Greener Grass: Understanding That Other Patch

Jealousy has always been a curious thing for me, since I experience it so extremely rarely that my relation to it is most often as a spectator tilting her head to the side at this weird thing that humans apparently feel with such strength of emotion that it makes the stomach roil and the head fill up with so many images which each introduce a fresh wave of agony. Even in situations in which I suppose I should have been expected to feel it (I was well aware that M was carrying on liaisons with many other women besides me), if I experienced it at all, it was as a thought rather than an emotion, which in any case I only entertained for a little while.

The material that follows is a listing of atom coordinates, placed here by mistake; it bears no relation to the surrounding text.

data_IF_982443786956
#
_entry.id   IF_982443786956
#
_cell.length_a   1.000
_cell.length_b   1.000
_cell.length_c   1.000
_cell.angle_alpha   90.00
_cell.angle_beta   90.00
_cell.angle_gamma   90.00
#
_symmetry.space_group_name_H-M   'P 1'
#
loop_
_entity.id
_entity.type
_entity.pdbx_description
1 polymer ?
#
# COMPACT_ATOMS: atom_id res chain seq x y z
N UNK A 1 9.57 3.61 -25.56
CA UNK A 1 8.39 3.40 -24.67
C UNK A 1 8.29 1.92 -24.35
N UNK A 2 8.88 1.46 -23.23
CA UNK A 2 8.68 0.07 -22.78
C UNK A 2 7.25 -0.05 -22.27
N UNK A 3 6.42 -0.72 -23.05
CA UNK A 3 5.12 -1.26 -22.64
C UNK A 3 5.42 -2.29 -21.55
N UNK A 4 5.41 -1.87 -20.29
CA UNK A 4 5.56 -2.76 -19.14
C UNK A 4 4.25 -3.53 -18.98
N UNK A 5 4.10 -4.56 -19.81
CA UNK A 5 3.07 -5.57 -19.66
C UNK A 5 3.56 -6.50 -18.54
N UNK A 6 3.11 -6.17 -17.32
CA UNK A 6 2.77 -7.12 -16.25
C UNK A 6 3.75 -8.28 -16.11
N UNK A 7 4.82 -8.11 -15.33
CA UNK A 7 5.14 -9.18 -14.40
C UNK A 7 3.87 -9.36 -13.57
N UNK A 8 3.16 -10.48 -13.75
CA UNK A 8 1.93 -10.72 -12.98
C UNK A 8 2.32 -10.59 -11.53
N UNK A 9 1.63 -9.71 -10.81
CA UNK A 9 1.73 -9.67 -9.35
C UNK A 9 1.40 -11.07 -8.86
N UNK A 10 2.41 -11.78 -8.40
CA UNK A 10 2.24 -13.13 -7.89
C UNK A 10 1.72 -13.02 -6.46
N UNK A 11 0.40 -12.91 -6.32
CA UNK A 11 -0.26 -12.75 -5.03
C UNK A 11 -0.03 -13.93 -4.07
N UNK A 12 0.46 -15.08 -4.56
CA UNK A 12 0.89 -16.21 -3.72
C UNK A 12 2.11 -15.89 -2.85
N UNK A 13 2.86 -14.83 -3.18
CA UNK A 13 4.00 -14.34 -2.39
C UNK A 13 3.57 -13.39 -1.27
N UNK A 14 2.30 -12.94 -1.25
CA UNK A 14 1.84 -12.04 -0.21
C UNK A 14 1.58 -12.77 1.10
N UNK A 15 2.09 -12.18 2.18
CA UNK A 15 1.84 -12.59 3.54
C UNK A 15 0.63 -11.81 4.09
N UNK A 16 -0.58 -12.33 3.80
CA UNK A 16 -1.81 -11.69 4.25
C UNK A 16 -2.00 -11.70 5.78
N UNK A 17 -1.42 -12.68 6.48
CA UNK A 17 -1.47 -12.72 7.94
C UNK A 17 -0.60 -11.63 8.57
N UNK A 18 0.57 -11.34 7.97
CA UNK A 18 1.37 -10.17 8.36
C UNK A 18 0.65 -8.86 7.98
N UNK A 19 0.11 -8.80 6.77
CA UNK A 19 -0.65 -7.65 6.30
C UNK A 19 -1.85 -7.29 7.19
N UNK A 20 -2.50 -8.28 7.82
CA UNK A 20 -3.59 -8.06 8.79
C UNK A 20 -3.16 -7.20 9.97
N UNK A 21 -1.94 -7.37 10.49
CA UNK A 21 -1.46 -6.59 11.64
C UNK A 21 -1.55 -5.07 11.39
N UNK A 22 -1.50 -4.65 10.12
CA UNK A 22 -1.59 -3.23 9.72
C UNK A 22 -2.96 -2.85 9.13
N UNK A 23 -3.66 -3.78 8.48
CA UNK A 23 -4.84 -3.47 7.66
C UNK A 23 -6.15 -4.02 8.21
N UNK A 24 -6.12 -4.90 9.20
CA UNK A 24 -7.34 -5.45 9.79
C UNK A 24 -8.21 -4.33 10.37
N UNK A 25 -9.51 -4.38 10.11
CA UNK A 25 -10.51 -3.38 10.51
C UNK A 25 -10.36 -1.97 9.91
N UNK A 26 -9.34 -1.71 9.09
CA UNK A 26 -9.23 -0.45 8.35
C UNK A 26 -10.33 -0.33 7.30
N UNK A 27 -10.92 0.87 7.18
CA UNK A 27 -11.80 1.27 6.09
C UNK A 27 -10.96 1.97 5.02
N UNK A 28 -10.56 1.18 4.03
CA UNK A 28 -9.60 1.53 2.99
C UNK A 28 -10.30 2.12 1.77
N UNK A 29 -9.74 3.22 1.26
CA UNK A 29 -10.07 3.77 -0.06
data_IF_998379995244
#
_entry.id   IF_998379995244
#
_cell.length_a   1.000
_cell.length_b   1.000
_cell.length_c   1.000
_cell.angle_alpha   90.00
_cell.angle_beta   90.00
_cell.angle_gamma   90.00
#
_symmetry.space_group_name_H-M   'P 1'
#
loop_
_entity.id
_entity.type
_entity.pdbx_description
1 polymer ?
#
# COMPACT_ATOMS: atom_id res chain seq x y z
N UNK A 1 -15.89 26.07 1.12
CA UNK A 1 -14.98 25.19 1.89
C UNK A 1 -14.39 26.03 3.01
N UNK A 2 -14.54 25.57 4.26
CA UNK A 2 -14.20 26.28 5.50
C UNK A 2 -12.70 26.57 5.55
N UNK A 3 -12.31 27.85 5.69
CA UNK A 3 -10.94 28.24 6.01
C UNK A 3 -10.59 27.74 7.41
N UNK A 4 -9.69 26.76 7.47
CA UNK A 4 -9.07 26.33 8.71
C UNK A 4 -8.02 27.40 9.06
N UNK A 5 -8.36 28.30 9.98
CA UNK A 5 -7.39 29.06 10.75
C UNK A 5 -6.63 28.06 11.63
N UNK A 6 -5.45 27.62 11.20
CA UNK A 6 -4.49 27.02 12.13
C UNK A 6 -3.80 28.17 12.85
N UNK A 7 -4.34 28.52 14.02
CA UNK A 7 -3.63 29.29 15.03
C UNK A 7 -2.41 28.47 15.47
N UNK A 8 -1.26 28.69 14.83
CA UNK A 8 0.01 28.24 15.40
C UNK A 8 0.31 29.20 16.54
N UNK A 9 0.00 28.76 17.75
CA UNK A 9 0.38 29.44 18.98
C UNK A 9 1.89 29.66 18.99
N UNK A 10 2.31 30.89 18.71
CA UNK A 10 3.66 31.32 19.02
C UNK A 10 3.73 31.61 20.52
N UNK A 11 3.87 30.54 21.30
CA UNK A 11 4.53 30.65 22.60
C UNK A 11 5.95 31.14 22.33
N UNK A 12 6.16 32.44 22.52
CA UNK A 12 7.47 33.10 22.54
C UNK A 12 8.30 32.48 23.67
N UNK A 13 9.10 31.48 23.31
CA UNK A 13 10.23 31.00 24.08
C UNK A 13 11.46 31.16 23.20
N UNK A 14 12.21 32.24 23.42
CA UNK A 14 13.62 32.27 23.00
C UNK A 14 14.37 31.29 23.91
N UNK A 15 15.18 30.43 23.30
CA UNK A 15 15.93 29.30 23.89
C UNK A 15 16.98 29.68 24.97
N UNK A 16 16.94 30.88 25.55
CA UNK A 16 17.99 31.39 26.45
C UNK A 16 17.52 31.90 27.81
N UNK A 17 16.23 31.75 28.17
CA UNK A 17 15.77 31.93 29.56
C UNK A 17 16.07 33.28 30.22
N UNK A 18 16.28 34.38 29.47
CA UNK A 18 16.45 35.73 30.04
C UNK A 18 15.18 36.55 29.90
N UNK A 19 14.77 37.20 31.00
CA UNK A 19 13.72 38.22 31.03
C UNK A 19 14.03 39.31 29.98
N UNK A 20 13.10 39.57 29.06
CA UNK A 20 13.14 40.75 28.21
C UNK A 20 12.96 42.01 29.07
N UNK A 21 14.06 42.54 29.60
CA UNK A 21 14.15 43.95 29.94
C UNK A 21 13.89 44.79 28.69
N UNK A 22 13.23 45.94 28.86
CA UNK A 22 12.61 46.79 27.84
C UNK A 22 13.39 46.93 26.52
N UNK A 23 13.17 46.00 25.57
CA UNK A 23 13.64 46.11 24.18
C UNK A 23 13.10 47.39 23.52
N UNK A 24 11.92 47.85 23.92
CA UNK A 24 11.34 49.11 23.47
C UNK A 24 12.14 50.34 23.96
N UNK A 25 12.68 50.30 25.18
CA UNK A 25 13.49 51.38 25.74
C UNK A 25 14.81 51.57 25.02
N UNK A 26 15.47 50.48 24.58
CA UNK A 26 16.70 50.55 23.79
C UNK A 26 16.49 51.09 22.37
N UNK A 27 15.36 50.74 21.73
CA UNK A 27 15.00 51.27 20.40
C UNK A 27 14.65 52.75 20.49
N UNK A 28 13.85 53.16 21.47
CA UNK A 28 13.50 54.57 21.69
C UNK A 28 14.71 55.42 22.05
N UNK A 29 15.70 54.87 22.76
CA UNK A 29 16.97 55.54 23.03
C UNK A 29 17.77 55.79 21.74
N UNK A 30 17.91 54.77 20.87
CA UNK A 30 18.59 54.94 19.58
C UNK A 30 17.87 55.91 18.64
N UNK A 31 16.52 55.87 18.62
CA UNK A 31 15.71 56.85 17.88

Yet I am put in the odd position of often being expected to feel envy rooted in yet another emotion I don’t know what it’s like to feel, and told I don’t know what I’m missing for not feeling it. I suppose that’s true enough in one sense—not reacting that way myself, I may never know exactly what it’s like to react in that particular way to that particular stimulus (or rather, in the expected ways, to that particular set of stimuli). But what I recoil from is the idea that I can’t know what I’m missing, that not having that reaction myself, I can’t possibly understand the reaction of others. I’ve touched on this idea before, when I mentioned the oft-cited analogy that sexual people tend to come up with for why they can’t explain themselves to an asexual person, of trying to explain red to a colorblind person—why red, I wonder? So many people independently come up with the color red, yet all my friends and relatives with color deficiencies tell me they actually can distinguish that color. I’m being glib; I know red is culturally and psychologically associated with sex, but my point is, you can see from the choice of colors that even if we were literally talking about explaining red to a colorblind person, it would still be more about the speaker’s (mis)understanding than the listener’s. Perhaps it is a better figure of speech than I first pegged it to be, but if so it’s only unintentionally good, because it’s presented to demonstrate what’s taken as truth about its subject, but it actually better demonstrates the attitude of the person who is not its subject. My criticism of that attitude still stands, but now I want to expand on it. Continue reading